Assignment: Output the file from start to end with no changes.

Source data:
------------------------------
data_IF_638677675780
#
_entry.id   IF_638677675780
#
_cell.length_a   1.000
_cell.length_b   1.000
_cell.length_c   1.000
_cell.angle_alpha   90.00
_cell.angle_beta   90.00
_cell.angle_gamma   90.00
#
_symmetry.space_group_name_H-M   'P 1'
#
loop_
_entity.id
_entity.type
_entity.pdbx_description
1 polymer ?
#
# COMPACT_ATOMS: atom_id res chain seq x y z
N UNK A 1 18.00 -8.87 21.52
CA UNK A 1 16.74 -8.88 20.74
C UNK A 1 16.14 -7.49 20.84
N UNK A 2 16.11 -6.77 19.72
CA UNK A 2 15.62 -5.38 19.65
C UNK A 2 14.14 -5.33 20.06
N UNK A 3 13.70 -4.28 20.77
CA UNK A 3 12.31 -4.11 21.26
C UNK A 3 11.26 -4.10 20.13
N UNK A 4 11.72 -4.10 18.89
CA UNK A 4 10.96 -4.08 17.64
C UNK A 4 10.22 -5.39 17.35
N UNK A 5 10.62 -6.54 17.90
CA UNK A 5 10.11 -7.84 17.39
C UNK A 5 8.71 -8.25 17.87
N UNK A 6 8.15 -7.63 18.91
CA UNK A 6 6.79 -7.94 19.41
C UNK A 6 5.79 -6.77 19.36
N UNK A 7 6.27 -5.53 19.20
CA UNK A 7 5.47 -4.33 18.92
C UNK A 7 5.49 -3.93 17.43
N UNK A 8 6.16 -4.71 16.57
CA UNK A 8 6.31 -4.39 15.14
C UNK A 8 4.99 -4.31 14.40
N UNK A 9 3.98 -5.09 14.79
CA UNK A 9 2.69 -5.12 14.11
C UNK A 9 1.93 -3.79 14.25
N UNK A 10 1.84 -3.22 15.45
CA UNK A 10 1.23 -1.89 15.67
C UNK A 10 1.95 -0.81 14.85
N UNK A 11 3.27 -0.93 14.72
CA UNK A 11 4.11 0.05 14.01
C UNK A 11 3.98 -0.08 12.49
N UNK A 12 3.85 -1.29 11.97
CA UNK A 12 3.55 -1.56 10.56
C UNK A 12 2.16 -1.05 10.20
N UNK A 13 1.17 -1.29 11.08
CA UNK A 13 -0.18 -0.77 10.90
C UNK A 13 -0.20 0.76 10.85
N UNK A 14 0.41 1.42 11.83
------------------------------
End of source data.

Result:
data_IF_638677675780
#
_entry.id   IF_638677675780
#
_cell.length_a   1.000
_cell.length_b   1.000
_cell.length_c   1.000
_cell.angle_alpha   90.00
_cell.angle_beta   90.00
_cell.angle_gamma   90.00
#
_symmetry.space_group_name_H-M   'P 1'
#
loop_
_entity.id
_entity.type
_entity.pdbx_description
1 polymer ?
#
# COMPACT_ATOMS: atom_id res chain seq x y z
N UNK A 1 18.00 -8.87 21.52
CA UNK A 1 16.74 -8.88 20.74
C UNK A 1 16.14 -7.49 20.84
N UNK A 2 16.11 -6.77 19.72
CA UNK A 2 15.62 -5.38 19.65
C UNK A 2 14.14 -5.33 20.06
N UNK A 3 13.70 -4.28 20.77
CA UNK A 3 12.31 -4.11 21.26
C UNK A 3 11.26 -4.10 20.13
N UNK A 4 11.72 -4.10 18.89
CA UNK A 4 10.96 -4.08 17.64
C UNK A 4 10.22 -5.39 17.35
N UNK A 5 10.62 -6.54 17.90
CA UNK A 5 10.11 -7.84 17.39
C UNK A 5 8.71 -8.25 17.87
N UNK A 6 8.15 -7.63 18.91
CA UNK A 6 6.79 -7.94 19.41
C UNK A 6 5.79 -6.77 19.36
N UNK A 7 6.27 -5.53 19.20
CA UNK A 7 5.47 -4.33 18.92
C UNK A 7 5.49 -3.93 17.43
N UNK A 8 6.16 -4.71 16.57
CA UNK A 8 6.31 -4.39 15.14
C UNK A 8 4.99 -4.31 14.40
N UNK A 9 3.98 -5.09 14.79
CA UNK A 9 2.69 -5.12 14.11
C UNK A 9 1.93 -3.79 14.25
N UNK A 10 1.84 -3.22 15.45
CA UNK A 10 1.23 -1.89 15.67
C UNK A 10 1.95 -0.81 14.85
N UNK A 11 3.27 -0.93 14.72
CA UNK A 11 4.11 0.05 14.01
C UNK A 11 3.98 -0.08 12.49
N UNK A 12 3.85 -1.29 11.97
CA UNK A 12 3.55 -1.56 10.56
C UNK A 12 2.16 -1.05 10.20
N UNK A 13 1.17 -1.29 11.08
CA UNK A 13 -0.18 -0.77 10.90
C UNK A 13 -0.20 0.76 10.85
N UNK A 14 0.41 1.42 11.83